5. Visit Bhutan once in your life
India, Nepal and Myanmar are all wonderful, fascinating, beautiful countries that we can’t recommend highly enough. But our passage through Bhutan was simply magical. The country strictly controls tourism and we had spent several months organising to drive our motorcycle through the country – doing it alone is an absolute no-no as all travellers must be supervised and have their itinerary pre-approved. We were greeted by a tiny Himalayan kingdom of less than a million people sandwiched between China and India.
It’s the home of the concept of Gross National Happiness, a place where no tree can be cut down nor any animal killed, where tobacco is banned, where all buildings are built in the traditional style and decorated with ejaculating phalluses in reverence to a certain “Divine Madman” and where there’s a national park dedicated to the protection of the yeti. We spent ten days or so winding our way through this spectacularly beautiful and pristine wonderland of soaring snow-capped peaks, hidden green valleys and magnificent fortresses and monasteries, topped by colourful prayer flags flapping in the wind. We ended up totally enthralled by the natural splendour, openness of spirit and deep cultural reverence that permeate this land and its people. Go there.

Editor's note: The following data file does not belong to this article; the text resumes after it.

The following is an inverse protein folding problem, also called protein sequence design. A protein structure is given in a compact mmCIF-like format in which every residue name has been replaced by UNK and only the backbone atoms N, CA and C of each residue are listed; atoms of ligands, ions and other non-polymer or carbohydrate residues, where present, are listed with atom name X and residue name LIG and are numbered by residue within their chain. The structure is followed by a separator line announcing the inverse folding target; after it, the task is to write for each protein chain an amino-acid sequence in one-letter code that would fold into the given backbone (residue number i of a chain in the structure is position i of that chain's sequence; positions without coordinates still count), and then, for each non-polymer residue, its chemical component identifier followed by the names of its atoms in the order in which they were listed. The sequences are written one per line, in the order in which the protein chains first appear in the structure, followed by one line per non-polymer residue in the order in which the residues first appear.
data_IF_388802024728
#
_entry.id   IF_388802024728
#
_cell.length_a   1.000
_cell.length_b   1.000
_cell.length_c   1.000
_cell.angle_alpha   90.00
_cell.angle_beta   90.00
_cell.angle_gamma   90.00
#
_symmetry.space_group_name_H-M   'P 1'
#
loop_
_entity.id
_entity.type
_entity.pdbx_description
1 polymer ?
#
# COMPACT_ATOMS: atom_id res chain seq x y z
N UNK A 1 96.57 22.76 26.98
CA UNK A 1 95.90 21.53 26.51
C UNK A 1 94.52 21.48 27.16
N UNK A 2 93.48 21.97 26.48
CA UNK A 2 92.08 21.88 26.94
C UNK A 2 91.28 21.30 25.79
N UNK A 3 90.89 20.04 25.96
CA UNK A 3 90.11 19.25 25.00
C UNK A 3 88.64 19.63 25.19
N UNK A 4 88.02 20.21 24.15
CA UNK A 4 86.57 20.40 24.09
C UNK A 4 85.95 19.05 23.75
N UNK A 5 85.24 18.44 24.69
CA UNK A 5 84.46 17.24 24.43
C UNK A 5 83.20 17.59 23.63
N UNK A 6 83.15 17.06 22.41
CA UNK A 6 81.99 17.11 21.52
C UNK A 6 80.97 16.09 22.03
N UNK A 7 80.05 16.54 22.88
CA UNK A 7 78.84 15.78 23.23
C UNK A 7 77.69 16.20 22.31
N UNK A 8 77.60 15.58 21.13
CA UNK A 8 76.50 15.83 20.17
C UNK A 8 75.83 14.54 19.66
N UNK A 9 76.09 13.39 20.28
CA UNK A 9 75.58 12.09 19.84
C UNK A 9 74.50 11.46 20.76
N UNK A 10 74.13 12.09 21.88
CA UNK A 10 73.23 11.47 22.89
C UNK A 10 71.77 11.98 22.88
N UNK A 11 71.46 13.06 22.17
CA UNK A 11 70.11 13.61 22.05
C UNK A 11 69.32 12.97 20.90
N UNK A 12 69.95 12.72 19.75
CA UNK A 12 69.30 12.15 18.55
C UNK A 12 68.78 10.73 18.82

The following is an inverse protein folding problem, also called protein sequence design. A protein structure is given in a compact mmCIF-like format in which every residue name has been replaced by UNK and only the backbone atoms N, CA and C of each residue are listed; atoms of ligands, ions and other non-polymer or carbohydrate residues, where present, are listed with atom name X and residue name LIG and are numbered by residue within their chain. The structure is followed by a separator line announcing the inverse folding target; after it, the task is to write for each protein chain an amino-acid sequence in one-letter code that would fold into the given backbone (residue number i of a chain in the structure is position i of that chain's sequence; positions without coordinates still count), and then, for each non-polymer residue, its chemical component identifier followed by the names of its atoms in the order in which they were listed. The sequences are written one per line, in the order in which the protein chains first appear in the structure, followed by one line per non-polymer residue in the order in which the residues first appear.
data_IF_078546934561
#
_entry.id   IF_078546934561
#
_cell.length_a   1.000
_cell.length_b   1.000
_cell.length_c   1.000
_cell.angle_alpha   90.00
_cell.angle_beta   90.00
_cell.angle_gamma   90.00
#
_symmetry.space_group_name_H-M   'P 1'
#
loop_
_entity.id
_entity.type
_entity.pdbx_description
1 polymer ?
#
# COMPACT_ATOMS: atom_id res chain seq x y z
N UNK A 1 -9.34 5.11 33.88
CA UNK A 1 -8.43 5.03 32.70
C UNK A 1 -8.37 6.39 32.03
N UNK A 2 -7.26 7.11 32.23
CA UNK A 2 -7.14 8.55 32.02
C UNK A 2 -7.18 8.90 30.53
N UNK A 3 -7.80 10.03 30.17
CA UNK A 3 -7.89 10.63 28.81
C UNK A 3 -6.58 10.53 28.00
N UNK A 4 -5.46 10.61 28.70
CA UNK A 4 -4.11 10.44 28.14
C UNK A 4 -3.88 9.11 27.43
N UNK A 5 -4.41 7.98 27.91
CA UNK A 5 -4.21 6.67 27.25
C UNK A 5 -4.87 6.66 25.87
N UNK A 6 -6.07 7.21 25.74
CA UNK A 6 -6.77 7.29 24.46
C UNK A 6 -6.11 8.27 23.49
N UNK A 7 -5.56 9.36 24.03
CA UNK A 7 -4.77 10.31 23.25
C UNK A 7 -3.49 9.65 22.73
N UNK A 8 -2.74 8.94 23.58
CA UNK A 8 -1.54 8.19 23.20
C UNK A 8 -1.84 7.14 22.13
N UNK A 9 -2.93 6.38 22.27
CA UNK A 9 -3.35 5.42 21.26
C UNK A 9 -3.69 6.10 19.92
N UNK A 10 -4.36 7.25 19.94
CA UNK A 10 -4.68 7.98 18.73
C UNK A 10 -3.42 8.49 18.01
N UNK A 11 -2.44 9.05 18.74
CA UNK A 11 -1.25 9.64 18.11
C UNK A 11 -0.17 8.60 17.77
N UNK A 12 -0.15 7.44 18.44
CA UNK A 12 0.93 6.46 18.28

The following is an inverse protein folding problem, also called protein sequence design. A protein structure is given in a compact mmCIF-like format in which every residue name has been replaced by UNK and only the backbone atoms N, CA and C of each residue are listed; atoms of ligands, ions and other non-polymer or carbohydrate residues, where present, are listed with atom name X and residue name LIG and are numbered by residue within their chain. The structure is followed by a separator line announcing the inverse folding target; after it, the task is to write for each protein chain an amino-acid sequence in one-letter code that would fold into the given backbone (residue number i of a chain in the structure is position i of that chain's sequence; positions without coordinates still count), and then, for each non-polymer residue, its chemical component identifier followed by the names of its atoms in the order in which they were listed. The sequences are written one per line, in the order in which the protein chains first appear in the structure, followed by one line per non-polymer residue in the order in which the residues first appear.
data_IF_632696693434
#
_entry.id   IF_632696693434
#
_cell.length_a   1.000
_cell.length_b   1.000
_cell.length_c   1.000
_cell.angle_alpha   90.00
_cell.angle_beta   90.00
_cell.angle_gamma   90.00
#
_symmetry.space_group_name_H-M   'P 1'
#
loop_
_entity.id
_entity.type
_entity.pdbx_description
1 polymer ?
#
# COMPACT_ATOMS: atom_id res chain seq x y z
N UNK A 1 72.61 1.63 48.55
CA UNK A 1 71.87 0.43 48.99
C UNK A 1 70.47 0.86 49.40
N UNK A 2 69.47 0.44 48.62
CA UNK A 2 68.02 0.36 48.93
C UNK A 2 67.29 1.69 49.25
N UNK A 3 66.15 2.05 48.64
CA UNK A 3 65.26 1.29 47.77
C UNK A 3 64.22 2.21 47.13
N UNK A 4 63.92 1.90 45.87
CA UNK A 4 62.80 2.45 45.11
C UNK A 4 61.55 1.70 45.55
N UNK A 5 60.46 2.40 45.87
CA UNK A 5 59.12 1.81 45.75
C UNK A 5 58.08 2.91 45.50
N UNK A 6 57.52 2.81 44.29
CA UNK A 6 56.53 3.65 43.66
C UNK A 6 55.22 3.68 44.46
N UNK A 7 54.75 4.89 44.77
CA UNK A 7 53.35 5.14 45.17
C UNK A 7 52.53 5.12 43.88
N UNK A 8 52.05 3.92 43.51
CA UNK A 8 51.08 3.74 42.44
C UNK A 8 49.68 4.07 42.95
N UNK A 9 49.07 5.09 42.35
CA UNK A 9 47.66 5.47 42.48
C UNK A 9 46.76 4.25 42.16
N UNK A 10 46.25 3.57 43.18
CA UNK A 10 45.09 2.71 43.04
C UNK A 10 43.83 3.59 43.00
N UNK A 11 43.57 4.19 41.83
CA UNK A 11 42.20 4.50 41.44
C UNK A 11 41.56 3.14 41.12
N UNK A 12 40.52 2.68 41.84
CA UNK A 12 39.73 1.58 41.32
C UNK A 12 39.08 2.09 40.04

To read more about Andy and Emilie’s trip, take a look at their website: http://www.ridingtorangoon.com
|Last Updated on Monday, 03 February 2014 16:23|